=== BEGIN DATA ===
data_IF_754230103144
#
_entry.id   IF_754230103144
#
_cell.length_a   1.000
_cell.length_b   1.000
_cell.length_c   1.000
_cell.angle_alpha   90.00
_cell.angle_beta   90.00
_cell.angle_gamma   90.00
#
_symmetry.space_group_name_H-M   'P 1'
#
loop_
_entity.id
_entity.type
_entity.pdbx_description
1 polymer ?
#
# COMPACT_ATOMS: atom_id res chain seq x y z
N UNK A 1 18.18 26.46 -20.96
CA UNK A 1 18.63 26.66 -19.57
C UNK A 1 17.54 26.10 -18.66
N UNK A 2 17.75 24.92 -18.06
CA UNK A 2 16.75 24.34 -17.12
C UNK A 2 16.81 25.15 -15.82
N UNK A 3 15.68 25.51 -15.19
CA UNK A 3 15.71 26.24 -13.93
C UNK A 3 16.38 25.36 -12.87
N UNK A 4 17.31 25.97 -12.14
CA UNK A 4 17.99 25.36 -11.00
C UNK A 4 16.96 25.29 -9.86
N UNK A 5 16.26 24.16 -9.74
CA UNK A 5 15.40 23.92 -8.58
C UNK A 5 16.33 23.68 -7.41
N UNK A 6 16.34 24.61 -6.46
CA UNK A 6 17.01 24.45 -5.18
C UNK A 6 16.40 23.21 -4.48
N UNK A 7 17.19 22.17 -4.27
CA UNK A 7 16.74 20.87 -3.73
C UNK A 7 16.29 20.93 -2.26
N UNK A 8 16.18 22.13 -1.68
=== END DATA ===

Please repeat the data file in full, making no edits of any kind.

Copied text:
data_IF_754230103144
#
_entry.id   IF_754230103144
#
_cell.length_a   1.000
_cell.length_b   1.000
_cell.length_c   1.000
_cell.angle_alpha   90.00
_cell.angle_beta   90.00
_cell.angle_gamma   90.00
#
_symmetry.space_group_name_H-M   'P 1'
#
loop_
_entity.id
_entity.type
_entity.pdbx_description
1 polymer ?
#
# COMPACT_ATOMS: atom_id res chain seq x y z
N UNK A 1 18.18 26.46 -20.96
CA UNK A 1 18.63 26.66 -19.57
C UNK A 1 17.54 26.10 -18.66
N UNK A 2 17.75 24.92 -18.06
CA UNK A 2 16.75 24.34 -17.12
C UNK A 2 16.81 25.15 -15.82
N UNK A 3 15.68 25.51 -15.19
CA UNK A 3 15.71 26.24 -13.93
C UNK A 3 16.38 25.36 -12.87
N UNK A 4 17.31 25.97 -12.14
CA UNK A 4 17.99 25.36 -11.00
C UNK A 4 16.96 25.29 -9.86
N UNK A 5 16.26 24.16 -9.74
CA UNK A 5 15.40 23.92 -8.58
C UNK A 5 16.33 23.68 -7.41
N UNK A 6 16.34 24.61 -6.46
CA UNK A 6 17.01 24.45 -5.18
C UNK A 6 16.40 23.21 -4.48
N UNK A 7 17.19 22.17 -4.27
CA UNK A 7 16.74 20.87 -3.73
C UNK A 7 16.29 20.93 -2.26
N UNK A 8 16.18 22.13 -1.68